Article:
Prime Minister Justin Trudeau has announced that his government and a majority of Canada's provinces have reached an agreement on a national carbon pricing plan.
The announcement came Friday, just hours after Trudeau met with outgoing U.S. Vice President Joe Biden.
During that meeting, Biden urged Canadian leaders to be vigilant in their efforts to address climate change in the face of growing concerns that the incoming administration of President-elect Donald Trump will do exactly the opposite.
Trudeau called the framework agreement on a carbon tax historic -- something he has been working on for months -- historic. But not all of Canada's 10 provincial leaders see it that way.
Brad Wall, the premier of Saskatchewan, flatly refused to sign on to the deal, while Brian Pallister, the premier of Manitoba, said he might agree to the deal, but before he does, he wants the central government to agree to provide more money for the region's health care system.
Such horse-trading has reportedly already worked for British Columbia Premier Christy Clark, who initially resisted the agreement before ultimately signing on. Published reports suggest Clark wanted firm assurances that any initiatives put in place to address climate change did not have an adverse effect on people's pocketbooks.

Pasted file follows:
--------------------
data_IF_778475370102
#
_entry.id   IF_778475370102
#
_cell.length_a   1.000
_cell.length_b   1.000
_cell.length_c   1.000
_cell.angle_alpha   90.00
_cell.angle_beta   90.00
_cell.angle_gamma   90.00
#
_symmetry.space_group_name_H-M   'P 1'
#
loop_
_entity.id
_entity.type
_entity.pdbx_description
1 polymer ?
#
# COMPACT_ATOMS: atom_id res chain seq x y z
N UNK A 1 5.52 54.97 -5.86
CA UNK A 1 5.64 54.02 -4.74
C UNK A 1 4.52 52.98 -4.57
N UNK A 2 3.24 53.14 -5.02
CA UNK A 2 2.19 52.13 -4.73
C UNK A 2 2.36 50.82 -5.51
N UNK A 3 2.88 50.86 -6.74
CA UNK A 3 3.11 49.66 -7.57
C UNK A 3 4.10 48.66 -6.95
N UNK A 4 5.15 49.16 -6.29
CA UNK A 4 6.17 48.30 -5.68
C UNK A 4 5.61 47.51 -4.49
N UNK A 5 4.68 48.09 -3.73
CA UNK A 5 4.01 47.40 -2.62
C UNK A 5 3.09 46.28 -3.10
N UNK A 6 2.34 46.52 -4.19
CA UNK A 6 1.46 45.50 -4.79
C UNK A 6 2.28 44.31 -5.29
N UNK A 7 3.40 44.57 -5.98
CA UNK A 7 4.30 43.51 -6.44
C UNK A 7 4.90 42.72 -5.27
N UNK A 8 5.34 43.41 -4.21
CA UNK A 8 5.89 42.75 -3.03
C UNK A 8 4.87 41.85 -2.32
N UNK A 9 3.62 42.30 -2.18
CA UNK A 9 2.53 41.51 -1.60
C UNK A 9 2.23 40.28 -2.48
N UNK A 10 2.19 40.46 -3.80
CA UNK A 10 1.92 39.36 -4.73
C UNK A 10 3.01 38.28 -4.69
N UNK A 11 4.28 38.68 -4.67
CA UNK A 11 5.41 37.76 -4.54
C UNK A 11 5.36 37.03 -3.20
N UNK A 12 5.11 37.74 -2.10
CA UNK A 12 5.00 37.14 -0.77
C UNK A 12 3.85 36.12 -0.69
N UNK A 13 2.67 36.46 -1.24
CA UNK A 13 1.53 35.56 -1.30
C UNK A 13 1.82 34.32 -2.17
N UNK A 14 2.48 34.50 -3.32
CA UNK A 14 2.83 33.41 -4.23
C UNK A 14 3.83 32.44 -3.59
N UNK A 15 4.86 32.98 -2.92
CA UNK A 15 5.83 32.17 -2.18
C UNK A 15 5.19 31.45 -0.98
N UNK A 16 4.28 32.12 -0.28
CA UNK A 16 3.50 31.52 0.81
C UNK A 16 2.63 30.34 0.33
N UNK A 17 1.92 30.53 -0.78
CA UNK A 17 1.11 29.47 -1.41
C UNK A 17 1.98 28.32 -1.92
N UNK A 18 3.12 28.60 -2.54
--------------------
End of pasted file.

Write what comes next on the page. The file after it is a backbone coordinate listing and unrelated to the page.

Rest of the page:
Trudeau wants to impose a national carbon tax that would climb to $50 in Canadian dollars (that's about $38 in the United States) per ton by 2022. But ceding to the sensitivities of Clark and others, he comprised.
The new national carbon tax is now slated to rise to British Columbia's current $30 a ton (about $23 in U.S. currency) level in 2020. An independent panel will then evaluate how the plan is working and recommend changes if it deems them necessary.